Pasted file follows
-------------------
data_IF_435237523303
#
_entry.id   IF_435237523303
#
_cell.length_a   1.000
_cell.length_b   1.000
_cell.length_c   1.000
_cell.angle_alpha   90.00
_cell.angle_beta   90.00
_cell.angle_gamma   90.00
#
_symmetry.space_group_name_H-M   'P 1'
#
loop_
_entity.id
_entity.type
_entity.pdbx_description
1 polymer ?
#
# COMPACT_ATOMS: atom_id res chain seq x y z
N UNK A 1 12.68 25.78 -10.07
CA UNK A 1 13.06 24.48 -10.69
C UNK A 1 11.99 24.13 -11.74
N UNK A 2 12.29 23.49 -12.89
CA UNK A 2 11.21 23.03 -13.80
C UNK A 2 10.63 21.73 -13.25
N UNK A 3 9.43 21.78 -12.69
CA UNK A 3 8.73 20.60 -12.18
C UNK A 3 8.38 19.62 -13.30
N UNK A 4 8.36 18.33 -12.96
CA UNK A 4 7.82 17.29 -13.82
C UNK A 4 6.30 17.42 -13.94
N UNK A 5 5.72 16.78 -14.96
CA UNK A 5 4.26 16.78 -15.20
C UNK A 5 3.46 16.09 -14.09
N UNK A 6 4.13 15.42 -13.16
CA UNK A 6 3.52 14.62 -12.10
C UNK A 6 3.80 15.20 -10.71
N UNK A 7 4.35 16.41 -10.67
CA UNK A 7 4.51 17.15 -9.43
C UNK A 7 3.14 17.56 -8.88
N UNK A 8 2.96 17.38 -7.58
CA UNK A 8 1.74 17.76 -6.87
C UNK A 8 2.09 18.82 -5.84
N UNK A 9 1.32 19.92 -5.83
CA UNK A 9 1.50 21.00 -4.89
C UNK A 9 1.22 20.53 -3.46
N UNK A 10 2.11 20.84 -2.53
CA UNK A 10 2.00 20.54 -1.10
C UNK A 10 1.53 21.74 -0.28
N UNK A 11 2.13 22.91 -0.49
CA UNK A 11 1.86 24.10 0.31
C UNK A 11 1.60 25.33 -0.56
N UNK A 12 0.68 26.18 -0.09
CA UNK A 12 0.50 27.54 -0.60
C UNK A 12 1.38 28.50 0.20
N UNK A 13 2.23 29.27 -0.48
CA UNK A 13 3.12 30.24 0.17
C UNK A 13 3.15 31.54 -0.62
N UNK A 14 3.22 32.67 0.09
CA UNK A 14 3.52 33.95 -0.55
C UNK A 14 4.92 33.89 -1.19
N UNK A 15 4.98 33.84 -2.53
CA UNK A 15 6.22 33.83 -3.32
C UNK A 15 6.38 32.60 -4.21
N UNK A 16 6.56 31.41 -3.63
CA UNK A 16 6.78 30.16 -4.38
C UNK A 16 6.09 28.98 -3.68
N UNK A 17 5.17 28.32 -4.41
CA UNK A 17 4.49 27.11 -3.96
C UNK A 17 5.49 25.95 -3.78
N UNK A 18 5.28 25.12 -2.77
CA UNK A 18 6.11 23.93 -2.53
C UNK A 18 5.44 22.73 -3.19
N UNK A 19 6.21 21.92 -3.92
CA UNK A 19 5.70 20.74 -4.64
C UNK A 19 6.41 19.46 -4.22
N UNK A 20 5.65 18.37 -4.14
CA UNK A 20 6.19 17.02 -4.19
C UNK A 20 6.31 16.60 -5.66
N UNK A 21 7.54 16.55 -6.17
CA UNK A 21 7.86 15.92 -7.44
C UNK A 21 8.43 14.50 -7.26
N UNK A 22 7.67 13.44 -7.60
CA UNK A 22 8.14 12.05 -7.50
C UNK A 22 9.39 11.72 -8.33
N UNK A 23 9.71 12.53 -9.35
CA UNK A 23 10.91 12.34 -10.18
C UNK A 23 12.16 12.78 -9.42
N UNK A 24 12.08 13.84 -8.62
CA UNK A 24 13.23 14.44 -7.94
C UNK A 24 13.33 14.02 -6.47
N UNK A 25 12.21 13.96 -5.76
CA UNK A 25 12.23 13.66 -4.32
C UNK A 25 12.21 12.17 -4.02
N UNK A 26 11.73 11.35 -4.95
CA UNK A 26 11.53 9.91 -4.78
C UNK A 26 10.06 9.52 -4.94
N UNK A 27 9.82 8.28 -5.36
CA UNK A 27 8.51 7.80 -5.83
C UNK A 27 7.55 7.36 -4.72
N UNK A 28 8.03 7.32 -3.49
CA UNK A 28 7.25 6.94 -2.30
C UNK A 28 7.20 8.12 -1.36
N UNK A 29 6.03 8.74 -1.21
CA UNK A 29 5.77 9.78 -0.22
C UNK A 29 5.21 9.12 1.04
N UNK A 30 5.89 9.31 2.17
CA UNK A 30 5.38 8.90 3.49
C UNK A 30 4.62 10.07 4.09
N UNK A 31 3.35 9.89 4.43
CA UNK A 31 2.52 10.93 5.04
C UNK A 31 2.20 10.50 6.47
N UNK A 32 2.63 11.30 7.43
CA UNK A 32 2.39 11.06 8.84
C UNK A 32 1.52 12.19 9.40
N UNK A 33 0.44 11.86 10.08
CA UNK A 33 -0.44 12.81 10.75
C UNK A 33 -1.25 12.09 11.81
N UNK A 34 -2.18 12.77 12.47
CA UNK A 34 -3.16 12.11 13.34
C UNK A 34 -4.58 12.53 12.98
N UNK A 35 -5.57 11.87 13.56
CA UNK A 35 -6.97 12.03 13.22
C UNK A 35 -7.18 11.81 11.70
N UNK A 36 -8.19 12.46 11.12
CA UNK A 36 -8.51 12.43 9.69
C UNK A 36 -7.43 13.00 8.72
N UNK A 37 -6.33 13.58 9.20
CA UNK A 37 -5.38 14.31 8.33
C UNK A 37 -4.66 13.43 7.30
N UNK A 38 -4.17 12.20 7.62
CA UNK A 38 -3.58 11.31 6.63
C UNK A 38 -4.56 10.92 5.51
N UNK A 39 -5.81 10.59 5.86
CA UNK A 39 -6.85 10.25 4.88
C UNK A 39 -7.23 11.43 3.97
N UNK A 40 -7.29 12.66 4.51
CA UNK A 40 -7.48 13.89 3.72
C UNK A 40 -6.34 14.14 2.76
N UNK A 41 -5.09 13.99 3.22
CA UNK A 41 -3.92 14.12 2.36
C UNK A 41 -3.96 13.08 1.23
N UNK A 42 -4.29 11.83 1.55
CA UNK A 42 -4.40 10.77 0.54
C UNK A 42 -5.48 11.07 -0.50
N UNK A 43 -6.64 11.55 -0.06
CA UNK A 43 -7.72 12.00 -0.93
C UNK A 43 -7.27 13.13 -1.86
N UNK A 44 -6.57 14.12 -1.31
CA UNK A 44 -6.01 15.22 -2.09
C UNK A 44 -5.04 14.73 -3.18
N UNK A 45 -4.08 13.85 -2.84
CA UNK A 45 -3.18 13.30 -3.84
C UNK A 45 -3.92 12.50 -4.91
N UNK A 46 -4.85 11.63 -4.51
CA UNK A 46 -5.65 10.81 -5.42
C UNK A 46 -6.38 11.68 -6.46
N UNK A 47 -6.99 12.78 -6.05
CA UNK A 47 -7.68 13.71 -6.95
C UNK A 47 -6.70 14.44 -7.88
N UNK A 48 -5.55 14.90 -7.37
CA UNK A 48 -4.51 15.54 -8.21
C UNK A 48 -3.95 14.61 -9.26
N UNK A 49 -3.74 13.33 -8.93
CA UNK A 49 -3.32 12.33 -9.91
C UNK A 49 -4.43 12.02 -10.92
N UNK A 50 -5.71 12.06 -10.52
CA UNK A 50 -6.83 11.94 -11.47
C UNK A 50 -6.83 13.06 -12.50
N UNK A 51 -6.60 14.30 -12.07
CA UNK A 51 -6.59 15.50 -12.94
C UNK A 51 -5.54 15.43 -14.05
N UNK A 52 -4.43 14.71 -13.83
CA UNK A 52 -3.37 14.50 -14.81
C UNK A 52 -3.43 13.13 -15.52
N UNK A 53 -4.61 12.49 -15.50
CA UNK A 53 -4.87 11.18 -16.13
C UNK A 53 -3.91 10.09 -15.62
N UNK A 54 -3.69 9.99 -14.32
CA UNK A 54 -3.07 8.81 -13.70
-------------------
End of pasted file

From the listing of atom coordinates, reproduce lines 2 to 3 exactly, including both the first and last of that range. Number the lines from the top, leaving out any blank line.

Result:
#
_entry.id   IF_435237523303